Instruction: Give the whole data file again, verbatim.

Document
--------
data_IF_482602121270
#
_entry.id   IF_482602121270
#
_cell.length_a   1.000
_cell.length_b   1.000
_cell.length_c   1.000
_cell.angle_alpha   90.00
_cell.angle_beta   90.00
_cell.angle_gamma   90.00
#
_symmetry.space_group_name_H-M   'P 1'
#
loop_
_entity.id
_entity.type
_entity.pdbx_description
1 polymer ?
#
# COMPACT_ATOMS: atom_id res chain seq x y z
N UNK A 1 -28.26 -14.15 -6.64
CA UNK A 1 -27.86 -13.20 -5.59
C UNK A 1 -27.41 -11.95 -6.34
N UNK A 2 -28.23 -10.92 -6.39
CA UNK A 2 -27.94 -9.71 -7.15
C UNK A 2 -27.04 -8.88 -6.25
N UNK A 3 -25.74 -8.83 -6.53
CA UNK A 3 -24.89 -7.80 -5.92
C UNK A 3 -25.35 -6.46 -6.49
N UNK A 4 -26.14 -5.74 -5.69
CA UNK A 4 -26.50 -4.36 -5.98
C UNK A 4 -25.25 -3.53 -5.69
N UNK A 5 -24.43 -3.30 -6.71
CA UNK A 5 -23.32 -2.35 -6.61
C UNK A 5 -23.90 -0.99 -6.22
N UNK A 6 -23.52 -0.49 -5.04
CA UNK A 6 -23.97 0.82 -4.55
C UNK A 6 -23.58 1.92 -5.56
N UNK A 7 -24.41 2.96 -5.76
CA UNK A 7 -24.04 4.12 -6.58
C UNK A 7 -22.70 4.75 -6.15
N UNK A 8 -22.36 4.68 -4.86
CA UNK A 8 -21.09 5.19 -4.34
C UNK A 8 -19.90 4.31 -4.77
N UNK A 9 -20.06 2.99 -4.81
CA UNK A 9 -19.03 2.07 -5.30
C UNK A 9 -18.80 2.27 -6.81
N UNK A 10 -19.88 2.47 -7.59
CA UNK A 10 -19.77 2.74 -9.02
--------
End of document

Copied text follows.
data_IF_482602121270
#
_entry.id   IF_482602121270
#
_cell.length_a   1.000
_cell.length_b   1.000
_cell.length_c   1.000
_cell.angle_alpha   90.00
_cell.angle_beta   90.00
_cell.angle_gamma   90.00
#
_symmetry.space_group_name_H-M   'P 1'
#
loop_
_entity.id
_entity.type
_entity.pdbx_description
1 polymer ?
#
# COMPACT_ATOMS: atom_id res chain seq x y z
N UNK A 1 -28.26 -14.15 -6.64
CA UNK A 1 -27.86 -13.20 -5.59
C UNK A 1 -27.41 -11.95 -6.34
N UNK A 2 -28.23 -10.92 -6.39
CA UNK A 2 -27.94 -9.71 -7.15
C UNK A 2 -27.04 -8.88 -6.25
N UNK A 3 -25.74 -8.83 -6.53
CA UNK A 3 -24.89 -7.80 -5.92
C UNK A 3 -25.35 -6.46 -6.49
N UNK A 4 -26.14 -5.74 -5.69
CA UNK A 4 -26.50 -4.36 -5.98
C UNK A 4 -25.25 -3.53 -5.69
N UNK A 5 -24.43 -3.30 -6.71
CA UNK A 5 -23.32 -2.35 -6.61
C UNK A 5 -23.90 -0.99 -6.22
N UNK A 6 -23.52 -0.49 -5.04
CA UNK A 6 -23.97 0.82 -4.55
C UNK A 6 -23.58 1.92 -5.56
N UNK A 7 -24.41 2.96 -5.76
CA UNK A 7 -24.04 4.12 -6.58
C UNK A 7 -22.70 4.75 -6.15
N UNK A 8 -22.36 4.68 -4.86
CA UNK A 8 -21.09 5.19 -4.34
C UNK A 8 -19.90 4.31 -4.77
N UNK A 9 -20.06 2.99 -4.81
CA UNK A 9 -19.03 2.07 -5.30
C UNK A 9 -18.80 2.27 -6.81
N UNK A 10 -19.88 2.47 -7.59
CA UNK A 10 -19.77 2.74 -9.02